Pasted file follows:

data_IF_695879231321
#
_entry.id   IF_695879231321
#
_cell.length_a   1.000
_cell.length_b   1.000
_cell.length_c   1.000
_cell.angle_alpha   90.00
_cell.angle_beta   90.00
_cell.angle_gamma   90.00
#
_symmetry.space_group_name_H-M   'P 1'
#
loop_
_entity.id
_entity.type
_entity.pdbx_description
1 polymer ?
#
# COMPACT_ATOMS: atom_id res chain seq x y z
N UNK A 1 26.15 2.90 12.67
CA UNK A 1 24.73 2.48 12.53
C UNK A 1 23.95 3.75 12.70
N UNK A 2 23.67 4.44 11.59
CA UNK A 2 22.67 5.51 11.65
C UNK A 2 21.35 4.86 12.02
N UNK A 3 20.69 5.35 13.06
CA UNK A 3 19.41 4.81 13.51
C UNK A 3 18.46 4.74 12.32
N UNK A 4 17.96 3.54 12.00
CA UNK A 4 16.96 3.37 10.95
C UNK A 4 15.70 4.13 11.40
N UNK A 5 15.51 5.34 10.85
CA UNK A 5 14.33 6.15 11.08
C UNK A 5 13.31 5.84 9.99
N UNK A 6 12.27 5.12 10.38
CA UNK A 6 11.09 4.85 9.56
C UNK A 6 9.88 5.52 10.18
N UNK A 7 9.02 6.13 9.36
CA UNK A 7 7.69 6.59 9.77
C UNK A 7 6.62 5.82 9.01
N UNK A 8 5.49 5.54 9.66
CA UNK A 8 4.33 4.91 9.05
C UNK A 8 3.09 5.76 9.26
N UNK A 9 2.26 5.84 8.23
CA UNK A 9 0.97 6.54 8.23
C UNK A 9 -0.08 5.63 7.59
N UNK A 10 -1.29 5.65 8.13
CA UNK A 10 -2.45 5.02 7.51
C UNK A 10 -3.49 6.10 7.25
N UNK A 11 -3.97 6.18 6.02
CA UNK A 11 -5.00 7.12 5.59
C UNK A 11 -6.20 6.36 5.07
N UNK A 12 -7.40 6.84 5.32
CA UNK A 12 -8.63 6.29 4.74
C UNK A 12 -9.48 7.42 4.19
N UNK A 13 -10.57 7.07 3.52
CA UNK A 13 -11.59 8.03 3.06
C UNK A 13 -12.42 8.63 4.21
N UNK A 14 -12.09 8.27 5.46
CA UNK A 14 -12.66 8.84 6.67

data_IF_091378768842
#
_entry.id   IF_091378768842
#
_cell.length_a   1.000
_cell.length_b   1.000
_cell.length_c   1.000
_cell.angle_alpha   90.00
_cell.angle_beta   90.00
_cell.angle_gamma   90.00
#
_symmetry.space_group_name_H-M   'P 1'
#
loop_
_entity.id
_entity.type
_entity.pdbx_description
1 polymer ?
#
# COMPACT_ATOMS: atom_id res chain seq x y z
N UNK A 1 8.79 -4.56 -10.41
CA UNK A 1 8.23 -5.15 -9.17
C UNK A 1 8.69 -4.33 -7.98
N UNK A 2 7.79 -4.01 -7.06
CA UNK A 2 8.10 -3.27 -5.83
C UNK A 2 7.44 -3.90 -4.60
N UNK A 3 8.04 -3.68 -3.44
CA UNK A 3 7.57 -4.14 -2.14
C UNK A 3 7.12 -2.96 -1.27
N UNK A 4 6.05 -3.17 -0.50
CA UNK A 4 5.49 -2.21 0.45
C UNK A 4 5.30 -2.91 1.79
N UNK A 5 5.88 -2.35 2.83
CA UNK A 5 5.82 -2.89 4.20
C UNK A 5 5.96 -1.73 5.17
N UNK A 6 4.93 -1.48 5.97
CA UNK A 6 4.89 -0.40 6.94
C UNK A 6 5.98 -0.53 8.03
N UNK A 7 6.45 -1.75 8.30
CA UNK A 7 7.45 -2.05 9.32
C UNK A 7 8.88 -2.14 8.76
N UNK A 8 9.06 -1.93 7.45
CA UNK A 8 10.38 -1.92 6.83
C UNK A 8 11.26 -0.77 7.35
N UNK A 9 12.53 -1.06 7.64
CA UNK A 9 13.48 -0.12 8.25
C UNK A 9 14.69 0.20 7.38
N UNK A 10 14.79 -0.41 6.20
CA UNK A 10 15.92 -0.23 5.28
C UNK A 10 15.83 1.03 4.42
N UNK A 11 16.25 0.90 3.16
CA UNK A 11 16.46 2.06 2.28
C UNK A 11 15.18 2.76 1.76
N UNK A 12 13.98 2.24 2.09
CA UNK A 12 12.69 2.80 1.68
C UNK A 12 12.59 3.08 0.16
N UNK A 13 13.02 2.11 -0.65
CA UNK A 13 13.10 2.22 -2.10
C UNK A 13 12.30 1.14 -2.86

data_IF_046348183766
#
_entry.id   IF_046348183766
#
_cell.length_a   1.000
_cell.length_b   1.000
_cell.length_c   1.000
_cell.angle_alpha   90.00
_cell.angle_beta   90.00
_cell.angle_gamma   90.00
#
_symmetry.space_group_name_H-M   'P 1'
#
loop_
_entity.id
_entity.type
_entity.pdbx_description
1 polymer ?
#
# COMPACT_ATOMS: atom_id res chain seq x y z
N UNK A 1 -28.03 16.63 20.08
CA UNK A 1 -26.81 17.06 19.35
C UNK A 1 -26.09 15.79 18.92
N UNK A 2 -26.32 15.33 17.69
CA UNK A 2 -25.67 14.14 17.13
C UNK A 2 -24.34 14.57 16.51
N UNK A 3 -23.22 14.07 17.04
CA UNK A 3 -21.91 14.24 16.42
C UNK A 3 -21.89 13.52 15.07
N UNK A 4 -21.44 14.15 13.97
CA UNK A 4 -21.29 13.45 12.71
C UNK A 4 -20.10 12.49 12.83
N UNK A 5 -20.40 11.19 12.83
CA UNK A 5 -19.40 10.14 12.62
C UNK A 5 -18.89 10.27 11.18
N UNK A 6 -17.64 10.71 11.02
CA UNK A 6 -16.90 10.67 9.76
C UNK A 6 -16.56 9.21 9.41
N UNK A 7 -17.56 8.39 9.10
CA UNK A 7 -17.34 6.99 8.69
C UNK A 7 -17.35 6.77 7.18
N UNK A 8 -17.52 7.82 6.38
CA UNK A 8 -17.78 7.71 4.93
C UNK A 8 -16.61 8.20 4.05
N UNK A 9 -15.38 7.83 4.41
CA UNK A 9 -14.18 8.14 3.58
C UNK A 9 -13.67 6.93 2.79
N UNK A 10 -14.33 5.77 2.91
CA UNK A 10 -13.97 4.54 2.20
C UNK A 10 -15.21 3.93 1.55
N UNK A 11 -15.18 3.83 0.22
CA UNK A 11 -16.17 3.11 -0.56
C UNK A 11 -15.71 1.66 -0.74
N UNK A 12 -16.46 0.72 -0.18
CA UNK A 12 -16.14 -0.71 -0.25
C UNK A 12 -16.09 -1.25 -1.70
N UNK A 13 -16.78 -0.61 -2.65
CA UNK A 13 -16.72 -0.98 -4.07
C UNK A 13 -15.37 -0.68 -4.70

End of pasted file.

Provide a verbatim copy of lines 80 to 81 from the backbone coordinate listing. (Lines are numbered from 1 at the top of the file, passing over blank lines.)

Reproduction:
#
# COMPACT_ATOMS: atom_id res chain seq x y z